One of the highlights for everyone who travels to India is: food. From high end restaurants to small stalls on the street curb to young kids walking down the train aisles; food is everywhere. As a traveller, you can never go hungry in India.

One of the best destinations for food in the country has to be Kerala, a state in the South. Most known for its delicious seafood, spicy curries and anything coconut. In Fort Kochi, I watched as fishermen brought in their daily catch and sold it to squabbling locals along the coast at sunset and then proceeded to one of the restaurant shacks where I had the best coconut curry I will probably ever eat.

Coconut curry in Cochin
Coconut curry in Fort Kochi, Kerala

I was in another Southern city called Mysore for a couple of nights and I went out to find something for dinner. I walked into several restaurants along the same popular street but no one seemed to have a menu, only smiling men saying, “Dosa?”. I had no idea what a ‘dosa’ was so I kept walking until I was sure I wouldn’t find anything to eat. I went back to my hostel convinced I would be going to bed hungry until I googled ‘dosa’ and my life has simply never been the same since.

It is a type of pancake made from a fermented batter of rice and black gram flour that is fried on a large round pan and is eaten with a side of coconut chutney and sambar (lentil stew). Even better, a masala dosa (by far the most common) is stuffed with a curry potato filling. I marched back down to the street, picked a restaurant full of locals stuffing their face with dosas and sat down. The waiter was so thrilled to see me and said, “masala dosa?”. Yes, one of those please. For 40c I had the meal pictured below and like I said, my life has never been the same since. Best. Thing. Ever. I proceeded to eat a disgustingly large number of dosas over the following months.

My first dosa in Mysore
My first dosa in Mysore

They can even be larger than your plate…

Dosa in Jaipur
A dosa at a restaurant in Jaipur

…and topped with vegetables to become a dosa pizza or ‘uttapam’…

Uttapam from Udaipur
Uttapam in Udaipur

…and steamed into white, fluffy, round, savoury cakes called idli…

South Indian meal in Darjeeling
Dosa with one idli and a vada (fried lentil donut)

So I ate a lot of dosas and idli and vada. But occasionally I had other meals. Mostly thalis. A thali is a round platter with various small dishes of curries and stews and served with rice and chapati. They are more common in the North but can be found all over the country. The best ones can be found at the local hole-in-the-wall places which might not look sanitary but they usually include unlimited refills, for as little as $1 per meal. It can be a very stressful experience though as there are countless waiters continuously refilling your curries and scooping more rice onto your plate before you can utter a word. “More madam?”, “More madam?”, “More madam?” etc. Until I have to actually scream, “NO I DO NOT WANT ANY MORE FOOD!” and then they usually get the picture.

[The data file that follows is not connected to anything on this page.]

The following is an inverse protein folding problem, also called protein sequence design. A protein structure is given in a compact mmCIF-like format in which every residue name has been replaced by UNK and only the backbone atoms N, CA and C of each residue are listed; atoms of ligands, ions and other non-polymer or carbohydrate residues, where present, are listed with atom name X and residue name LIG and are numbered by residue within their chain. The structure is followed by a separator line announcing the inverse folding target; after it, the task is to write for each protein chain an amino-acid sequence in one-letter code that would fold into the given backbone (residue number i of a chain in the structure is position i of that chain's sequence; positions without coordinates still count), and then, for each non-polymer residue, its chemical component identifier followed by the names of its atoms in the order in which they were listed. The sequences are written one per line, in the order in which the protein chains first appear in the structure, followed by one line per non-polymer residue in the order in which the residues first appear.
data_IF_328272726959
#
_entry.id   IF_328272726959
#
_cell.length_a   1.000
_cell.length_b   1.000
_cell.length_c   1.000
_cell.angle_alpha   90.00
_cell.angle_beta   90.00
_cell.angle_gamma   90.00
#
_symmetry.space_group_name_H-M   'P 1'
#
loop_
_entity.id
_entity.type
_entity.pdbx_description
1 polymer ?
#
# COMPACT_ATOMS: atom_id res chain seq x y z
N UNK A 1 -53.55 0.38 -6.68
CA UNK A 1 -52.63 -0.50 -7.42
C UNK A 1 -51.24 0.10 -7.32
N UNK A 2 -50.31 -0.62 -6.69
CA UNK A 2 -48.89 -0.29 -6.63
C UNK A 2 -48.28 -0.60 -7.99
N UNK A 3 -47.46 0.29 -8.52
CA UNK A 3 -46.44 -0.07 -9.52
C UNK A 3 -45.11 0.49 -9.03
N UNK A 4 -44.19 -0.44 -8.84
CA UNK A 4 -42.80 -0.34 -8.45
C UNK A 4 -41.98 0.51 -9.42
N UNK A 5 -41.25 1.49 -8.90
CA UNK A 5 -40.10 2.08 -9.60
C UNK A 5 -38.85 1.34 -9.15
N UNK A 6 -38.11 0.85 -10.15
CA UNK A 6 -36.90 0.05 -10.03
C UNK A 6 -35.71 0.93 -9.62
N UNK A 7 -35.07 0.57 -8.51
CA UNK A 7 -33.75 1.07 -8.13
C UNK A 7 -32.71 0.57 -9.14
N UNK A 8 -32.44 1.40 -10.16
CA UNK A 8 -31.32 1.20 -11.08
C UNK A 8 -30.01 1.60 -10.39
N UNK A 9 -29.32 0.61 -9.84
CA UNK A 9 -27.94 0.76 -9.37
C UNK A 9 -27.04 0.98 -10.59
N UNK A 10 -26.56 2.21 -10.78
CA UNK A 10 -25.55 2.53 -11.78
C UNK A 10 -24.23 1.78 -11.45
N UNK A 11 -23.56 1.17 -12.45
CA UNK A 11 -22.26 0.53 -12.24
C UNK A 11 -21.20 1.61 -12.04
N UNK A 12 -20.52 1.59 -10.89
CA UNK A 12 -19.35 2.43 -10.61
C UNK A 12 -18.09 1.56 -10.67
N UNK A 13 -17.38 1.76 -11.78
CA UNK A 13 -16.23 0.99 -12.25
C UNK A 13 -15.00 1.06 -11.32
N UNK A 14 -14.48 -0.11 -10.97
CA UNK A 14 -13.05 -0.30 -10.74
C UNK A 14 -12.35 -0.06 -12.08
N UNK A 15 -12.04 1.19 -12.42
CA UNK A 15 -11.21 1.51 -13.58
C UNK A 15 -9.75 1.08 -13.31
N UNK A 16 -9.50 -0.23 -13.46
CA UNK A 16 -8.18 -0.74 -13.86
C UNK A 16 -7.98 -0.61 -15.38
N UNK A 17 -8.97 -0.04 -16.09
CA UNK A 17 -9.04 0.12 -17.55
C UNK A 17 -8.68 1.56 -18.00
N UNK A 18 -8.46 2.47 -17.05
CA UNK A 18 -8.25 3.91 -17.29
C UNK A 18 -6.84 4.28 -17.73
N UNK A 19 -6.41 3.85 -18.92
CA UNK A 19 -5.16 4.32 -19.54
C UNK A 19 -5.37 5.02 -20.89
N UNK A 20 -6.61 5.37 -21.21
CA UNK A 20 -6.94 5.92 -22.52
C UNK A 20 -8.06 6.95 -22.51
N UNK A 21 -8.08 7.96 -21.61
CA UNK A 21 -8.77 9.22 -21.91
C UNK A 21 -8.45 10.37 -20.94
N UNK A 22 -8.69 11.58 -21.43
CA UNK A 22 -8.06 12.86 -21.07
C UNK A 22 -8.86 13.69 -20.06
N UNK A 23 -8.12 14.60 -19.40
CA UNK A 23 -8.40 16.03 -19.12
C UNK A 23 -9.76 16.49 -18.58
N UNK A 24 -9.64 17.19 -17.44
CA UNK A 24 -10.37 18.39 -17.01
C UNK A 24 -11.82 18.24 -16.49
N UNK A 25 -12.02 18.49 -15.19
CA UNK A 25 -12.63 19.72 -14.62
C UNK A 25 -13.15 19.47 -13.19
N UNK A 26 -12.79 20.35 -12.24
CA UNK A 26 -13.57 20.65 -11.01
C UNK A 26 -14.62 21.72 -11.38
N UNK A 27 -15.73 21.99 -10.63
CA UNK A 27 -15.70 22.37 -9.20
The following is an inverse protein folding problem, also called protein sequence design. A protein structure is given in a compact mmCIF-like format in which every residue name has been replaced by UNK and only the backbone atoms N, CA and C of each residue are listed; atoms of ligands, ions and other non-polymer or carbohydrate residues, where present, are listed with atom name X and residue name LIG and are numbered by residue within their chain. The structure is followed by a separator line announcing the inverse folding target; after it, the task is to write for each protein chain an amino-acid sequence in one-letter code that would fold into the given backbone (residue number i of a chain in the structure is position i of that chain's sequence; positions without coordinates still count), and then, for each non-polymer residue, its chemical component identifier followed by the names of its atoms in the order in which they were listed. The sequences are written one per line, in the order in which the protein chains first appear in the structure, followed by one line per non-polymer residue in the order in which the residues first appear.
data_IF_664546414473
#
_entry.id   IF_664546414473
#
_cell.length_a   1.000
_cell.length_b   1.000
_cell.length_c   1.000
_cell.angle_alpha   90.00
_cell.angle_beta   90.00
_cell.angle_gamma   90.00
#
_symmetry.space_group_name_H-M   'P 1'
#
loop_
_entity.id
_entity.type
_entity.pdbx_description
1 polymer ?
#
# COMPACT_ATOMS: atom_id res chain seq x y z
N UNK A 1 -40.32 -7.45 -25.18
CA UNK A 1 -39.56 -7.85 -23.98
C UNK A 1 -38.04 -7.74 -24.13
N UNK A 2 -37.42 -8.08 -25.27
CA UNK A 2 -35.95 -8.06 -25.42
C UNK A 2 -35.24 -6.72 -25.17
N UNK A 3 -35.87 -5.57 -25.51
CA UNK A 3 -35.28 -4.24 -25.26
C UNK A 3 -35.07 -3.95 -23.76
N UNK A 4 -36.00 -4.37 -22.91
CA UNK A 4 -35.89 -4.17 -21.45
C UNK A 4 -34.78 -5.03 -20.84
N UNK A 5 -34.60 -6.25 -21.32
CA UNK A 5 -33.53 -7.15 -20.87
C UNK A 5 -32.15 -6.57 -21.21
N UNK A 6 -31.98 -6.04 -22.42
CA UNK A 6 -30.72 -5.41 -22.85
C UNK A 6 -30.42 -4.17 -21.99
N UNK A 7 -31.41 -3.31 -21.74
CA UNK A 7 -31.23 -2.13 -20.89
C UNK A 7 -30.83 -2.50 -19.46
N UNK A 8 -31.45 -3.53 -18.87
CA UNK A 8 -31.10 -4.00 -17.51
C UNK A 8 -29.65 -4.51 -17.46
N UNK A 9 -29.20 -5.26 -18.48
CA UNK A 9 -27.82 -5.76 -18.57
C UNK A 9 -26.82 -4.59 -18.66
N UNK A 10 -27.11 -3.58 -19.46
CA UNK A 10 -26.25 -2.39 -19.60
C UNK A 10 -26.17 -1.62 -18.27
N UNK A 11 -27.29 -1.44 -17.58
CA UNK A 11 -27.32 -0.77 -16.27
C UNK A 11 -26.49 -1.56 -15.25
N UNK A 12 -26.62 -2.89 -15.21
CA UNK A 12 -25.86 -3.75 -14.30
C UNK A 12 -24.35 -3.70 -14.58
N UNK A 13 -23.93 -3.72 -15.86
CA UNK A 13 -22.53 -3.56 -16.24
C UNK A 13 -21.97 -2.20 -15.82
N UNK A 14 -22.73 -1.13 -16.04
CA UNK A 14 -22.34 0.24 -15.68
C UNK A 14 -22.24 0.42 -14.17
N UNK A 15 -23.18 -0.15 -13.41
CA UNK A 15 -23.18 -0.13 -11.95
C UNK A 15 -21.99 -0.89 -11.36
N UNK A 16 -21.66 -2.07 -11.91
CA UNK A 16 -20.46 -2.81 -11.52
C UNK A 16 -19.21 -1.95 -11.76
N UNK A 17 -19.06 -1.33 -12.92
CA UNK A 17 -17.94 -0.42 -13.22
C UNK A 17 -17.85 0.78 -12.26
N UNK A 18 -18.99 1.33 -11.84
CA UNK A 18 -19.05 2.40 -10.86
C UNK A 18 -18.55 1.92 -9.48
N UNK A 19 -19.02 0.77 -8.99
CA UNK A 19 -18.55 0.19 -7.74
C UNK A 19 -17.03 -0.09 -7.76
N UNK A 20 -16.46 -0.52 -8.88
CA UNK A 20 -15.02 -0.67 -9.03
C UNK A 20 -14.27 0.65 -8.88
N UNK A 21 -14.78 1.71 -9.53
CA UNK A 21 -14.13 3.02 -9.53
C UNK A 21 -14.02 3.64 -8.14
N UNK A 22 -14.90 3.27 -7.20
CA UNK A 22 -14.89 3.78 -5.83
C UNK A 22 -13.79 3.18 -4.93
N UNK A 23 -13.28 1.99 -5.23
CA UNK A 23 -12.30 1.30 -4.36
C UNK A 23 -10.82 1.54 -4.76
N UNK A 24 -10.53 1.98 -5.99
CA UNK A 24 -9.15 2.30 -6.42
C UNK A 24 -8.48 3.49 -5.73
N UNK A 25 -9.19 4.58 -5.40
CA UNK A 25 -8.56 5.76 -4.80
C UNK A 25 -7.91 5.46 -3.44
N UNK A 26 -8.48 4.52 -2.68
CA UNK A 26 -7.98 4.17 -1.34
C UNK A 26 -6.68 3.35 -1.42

Veg thali

Street food was still my highlight. That was where the fun was anyway. For 20c you could get a plate of ‘poha’ or flattened rice in Jaisalmer, for 30c you could get a couple of idlis with sambar in Varanasi, for $1 you could a huge plate of chicken biryani in Kolkata…

Poha street food in Jaisalmer
Poha (flattened rice) for breakfast
Street food in Varanasi
Extremely popular idli and vada stall in the backstreets of Varanasi
Street food in Varanasi 3
Open from sunrise to well past sunset, they worked flat out as there was a constant stream of pilgrims needing a feed

Chai. Sweet chai. Sweet, sweet chai. Sweet, very sweet, overly sweet chai. Chai is the cornerstone of the Indian diet. If you ask an Indian they will tell you they can’t live without their chai. Any time of day, all day, chai is a must. Basically, water, milk, tea leaves and a few kgs of sugar boiling over a gas cooker, poured into a small shot-size cup and everyone is happy. I drank more chai than I ate dosas (which is saying a lot) and after four months I too was telling people I couldn’t live without my chai. I would go to the bus station five minutes earlier just so I could get my chai. I would sneak a second cup at the free hostel breakfasts. I sat for hours in a shop with the owner because he bought me some chai as we chatted away about the booming export clothes business. I drank my second or was it my third cup of chai for the morning watching the pilgrims bathe down at the ghats. Yes, I drank chai like it was water.

Chai stop in the North
Early morning chai stop on an overnight bus trip
Chai stop 2
Serving chai round the clock

And then there were the markets; my favourite places to explore in a foreign country. Full of colour, interesting smells, friendly faces and fresh food, the markets are where the true local experience is at.

Okay, I’m craving a dosa and a chai now.

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